It's a very subtle question. Some relevant discussions:

The TL;DR is that the problem is bloody hard. There are multiple approach, but none that is entirely satisfactory.

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Skimming through some of your links, I noticed Vec::try_reserve. But I see now how this doesn't help if a Vec is extended as part of a non-fallible trait (hence your comment on a fallible Clone, I guess).

Another thing I'm curious about: When writing unsafe code, do I need to expect Vec::push (or Clone::clone) to panic with unwind? I understand OOM is currently aborting, but can/should I rely on that or would by code be considered unsound then?

It was never designed to be used there but people have found out that it can work.

This, essentially, means that these people have to drive that design.

Maybe kernel guys would offer ideas, maybe embedded, but currently we have serious issue: lots of people from these areas don't believe in soundness thus designs they are offering don't fit into Rust's worldview and people who do believe in soundness don't work in embedded thus it's hard to them to imagine what and how can be done there.

Can you explain what phrase even means? Rust doesn't have GC, how can it perform “emergency garbage collection”?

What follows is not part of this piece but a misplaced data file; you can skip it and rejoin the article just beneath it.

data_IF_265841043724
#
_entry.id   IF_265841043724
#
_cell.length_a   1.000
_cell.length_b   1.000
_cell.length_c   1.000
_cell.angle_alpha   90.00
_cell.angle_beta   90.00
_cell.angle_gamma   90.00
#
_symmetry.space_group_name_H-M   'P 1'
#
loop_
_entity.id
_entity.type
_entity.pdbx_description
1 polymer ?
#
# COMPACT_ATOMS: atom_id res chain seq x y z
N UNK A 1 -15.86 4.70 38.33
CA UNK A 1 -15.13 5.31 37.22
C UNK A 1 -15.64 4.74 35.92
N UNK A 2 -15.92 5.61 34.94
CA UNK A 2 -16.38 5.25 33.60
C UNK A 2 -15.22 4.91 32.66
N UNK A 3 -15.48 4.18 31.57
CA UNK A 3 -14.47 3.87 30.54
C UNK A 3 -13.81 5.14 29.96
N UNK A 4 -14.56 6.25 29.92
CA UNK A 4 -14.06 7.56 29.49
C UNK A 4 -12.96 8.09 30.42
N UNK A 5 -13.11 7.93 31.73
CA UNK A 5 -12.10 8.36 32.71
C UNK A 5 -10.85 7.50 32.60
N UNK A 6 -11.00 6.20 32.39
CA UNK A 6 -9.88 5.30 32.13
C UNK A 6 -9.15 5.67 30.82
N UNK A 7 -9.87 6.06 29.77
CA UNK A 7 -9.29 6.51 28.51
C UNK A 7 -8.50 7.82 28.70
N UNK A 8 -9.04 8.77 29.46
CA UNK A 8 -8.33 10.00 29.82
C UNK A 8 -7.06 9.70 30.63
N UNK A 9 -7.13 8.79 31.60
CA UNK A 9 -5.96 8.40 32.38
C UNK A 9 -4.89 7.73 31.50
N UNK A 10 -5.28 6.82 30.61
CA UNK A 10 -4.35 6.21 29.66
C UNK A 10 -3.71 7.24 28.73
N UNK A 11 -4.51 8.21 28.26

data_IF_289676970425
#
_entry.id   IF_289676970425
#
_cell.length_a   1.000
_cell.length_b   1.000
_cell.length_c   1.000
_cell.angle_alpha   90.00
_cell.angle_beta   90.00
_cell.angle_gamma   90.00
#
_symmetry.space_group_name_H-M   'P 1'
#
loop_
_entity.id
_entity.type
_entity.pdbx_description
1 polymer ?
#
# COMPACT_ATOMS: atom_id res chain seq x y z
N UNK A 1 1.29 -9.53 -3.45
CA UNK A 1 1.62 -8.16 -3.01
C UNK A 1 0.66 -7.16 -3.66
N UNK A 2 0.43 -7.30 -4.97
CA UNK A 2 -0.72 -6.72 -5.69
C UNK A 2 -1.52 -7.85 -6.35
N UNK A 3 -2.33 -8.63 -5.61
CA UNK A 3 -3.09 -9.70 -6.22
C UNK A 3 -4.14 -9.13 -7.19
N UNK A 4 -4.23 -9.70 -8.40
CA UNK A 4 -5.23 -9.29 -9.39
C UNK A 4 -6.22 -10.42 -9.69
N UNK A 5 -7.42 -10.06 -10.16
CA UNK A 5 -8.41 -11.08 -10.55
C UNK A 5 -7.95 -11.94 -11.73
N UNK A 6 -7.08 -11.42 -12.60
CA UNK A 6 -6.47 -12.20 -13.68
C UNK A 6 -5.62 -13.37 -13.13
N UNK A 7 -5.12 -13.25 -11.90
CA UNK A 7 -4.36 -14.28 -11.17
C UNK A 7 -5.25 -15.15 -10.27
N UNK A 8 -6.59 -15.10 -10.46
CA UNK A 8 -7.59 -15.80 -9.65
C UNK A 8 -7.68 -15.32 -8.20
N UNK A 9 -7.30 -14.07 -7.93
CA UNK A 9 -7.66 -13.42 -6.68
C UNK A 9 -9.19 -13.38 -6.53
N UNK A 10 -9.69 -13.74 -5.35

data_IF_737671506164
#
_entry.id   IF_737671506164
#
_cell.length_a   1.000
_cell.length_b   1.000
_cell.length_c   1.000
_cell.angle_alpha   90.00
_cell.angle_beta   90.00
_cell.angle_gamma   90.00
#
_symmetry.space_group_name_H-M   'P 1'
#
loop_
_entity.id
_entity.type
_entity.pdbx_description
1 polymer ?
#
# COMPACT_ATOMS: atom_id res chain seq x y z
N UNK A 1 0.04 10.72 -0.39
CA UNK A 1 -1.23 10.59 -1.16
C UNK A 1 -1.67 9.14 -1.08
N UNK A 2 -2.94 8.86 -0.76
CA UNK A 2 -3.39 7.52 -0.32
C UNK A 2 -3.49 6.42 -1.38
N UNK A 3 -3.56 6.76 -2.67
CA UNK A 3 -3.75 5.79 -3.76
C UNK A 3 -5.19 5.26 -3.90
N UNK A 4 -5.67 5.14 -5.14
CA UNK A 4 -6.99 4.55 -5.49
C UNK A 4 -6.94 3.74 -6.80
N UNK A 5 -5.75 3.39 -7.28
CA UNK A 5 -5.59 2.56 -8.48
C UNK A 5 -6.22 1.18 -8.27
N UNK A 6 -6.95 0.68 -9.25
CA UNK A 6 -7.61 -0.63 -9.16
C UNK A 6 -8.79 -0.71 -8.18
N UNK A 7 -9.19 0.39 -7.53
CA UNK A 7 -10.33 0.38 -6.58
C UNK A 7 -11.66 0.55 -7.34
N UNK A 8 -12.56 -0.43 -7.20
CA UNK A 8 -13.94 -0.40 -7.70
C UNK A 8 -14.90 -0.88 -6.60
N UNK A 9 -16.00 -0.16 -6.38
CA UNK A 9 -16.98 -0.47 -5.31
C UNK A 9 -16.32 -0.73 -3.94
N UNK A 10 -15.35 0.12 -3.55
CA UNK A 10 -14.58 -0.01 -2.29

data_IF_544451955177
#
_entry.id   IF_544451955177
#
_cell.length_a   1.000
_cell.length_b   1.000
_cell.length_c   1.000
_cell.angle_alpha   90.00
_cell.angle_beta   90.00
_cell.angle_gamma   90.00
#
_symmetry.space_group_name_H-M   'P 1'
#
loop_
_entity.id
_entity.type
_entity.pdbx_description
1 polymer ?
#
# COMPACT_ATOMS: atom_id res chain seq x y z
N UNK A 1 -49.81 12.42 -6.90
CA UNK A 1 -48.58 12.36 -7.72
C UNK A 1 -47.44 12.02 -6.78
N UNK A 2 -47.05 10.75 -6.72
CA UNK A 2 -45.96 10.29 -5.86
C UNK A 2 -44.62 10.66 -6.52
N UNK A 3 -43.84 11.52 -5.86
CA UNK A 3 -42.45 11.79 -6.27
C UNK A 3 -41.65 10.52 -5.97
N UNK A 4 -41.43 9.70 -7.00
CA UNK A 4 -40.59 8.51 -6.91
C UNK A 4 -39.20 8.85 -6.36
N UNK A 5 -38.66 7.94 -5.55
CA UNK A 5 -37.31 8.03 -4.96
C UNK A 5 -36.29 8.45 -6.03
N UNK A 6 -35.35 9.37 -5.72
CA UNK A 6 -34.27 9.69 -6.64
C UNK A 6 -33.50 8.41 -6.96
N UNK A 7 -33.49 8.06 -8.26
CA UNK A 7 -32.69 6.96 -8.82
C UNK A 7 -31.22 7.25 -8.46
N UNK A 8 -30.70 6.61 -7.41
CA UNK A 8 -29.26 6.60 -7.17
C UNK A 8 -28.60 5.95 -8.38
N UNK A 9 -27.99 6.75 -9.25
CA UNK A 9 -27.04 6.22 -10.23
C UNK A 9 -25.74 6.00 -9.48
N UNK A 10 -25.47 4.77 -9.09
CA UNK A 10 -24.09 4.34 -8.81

If I understand correctly currently people try to handle that usecase and, in particular, std may, probably, work, but I doubt many crates would survive in such environment.

Precisely. That would require a lot of research and given the fact that most embedded also consider OOM condition as something unrecoverable (they would rather reset the device than try to recover from OOM… that's if they use memory allocation in principle) pool of people who have practical experience of dealing with it is extremely slim.

And as we saw time and again: pure theoretical solutions often end up woefully inadequate when people design them with actual practical use.

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A Rust program (e.g. a webserver) may have a subsystem (e.g. a scripting engine) or use a library that uses garbage collection.

Here an example:

pub mod m {
    pub struct Foo {
        vec: Vec<i32>,
    impl Foo {
        pub fn new() -> Self {
            Foo { vec: Vec::new() }
        pub fn modify(&mut self) {